Britain’s telcos could be fined up to 10 per cent of turnover or US$133,140 a day if they use Huawei equipment, under a new law put forward on Tuesday

The new bill will boost the security standards of the UK’s telecoms networks and remove the threat of high-risk vendors, the government says

Britain’s telecommunications companies could be fined up to 10 per cent of turnover or 100,000 pounds (US$133,140) a day if they contravene a ban on using equipment made by China’s

under a new law put forward on Tuesday.

The Telecommunications (Security) Bill will boost the security standards of the UK’s telecoms networks and remove the threat of high-risk vendors, the government said.

Britain in July decided to

from the end of 2027 because of concerns that US sanctions on chip technology meant the Chinese company would not be a reliable supplier.

The bill aims to enshrine that decision in law and manage any risks from other high-risk vendors in the future, with tough penalties for telecoms companies that break the rules.

Digital secretary Oliver Dowden said the benefits of 5G and fibre networks could only be realised if they were secure and resilient.

“This groundbreaking bill will give the UK one of the toughest telecoms security regimes in the world and allow us to take the action necessary to protect our networks,” he said.

Huawei said it was disappointed that the government was looking to exclude it from the roll-out of 5G.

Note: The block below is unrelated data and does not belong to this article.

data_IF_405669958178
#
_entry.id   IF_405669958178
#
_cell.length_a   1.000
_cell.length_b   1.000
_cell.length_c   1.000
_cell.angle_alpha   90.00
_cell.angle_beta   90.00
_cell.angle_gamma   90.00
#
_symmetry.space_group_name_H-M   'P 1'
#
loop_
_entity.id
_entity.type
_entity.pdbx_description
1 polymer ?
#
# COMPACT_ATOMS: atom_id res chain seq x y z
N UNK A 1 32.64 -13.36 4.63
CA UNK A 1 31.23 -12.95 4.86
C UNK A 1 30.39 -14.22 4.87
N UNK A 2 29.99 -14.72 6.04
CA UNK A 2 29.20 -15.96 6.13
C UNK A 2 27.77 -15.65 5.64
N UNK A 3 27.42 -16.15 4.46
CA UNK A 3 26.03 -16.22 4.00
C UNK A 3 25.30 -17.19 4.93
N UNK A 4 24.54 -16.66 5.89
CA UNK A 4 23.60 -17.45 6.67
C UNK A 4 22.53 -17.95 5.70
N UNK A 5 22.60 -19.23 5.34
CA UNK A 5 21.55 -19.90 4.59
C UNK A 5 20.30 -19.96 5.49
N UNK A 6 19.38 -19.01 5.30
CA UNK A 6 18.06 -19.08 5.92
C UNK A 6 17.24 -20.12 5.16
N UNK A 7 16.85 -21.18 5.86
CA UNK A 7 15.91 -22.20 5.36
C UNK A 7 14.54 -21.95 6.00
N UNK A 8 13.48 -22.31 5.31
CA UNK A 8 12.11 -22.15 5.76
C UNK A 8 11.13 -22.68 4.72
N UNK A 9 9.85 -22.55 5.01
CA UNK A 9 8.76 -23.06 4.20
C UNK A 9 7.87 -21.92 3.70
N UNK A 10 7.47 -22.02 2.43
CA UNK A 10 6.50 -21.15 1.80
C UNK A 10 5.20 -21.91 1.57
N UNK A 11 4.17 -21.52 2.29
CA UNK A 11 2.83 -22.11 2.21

“This decision is politically motivated and not based on a fair evaluation of the risks,” said vice-president Victor Zhang.

“It does not serve anyone’s best interests as it would move Britain into the digital slow lane and put at risk the government’s levelling up agenda.”

The government said the tougher security standards in the bill would also help protect Britain from potential cyberattacks from countries and criminals.

Regulator Ofcom will be given the duty of monitoring and assessing the security of telecoms providers.

Leave a Reply

Your email address will not be published. Required fields are marked *

You May Also Like

Pope tests negative for coronavirus, Italy report says

VATICAN CITY (Reuters) – Pope Francis, who canceled a Lent retreat for the first time in his papacy because he is suffering from a cold, has tested negative for coronavirus, the Italian newspaper Il Messaggero reported on Tuesday. Vatican spokesman…

Dolphins’ Ryan Fitzpatrick says he supports Tua Tagovailoa even though he still wants to play

Fox Sports analyst Joel Klatt joins ‘Fox and Friends.’ The Miami Dolphins selected former Alabama quarterback Tua Tagovailoa with the fifth-overall pick in the 2020 NFL Draft to secure their long-term future at the position, but in the meantime, journeyman…

German court reverses ban on Berlin anti-lockdown demo, as ‘far-right’ smears against protesters continue

The Berlin Administrative Court has ruled Saturday’s Assembly for Freedom protest, expected to draw upwards of 30,000 participants, can go forward as planned, arguing that the government’s stated rationale for the ban – an imminent threat to public health and…

Russia sanctions EU over response to poisoning of Navalny

Russia on Tuesday slapped sanctions on European Union officials over their response to the poisoning of Alexey Navalny, saying the opposition leader had a persecution complex and “compares himself to Jesus.” Moscow summoned several senior EU diplomats before announcing the…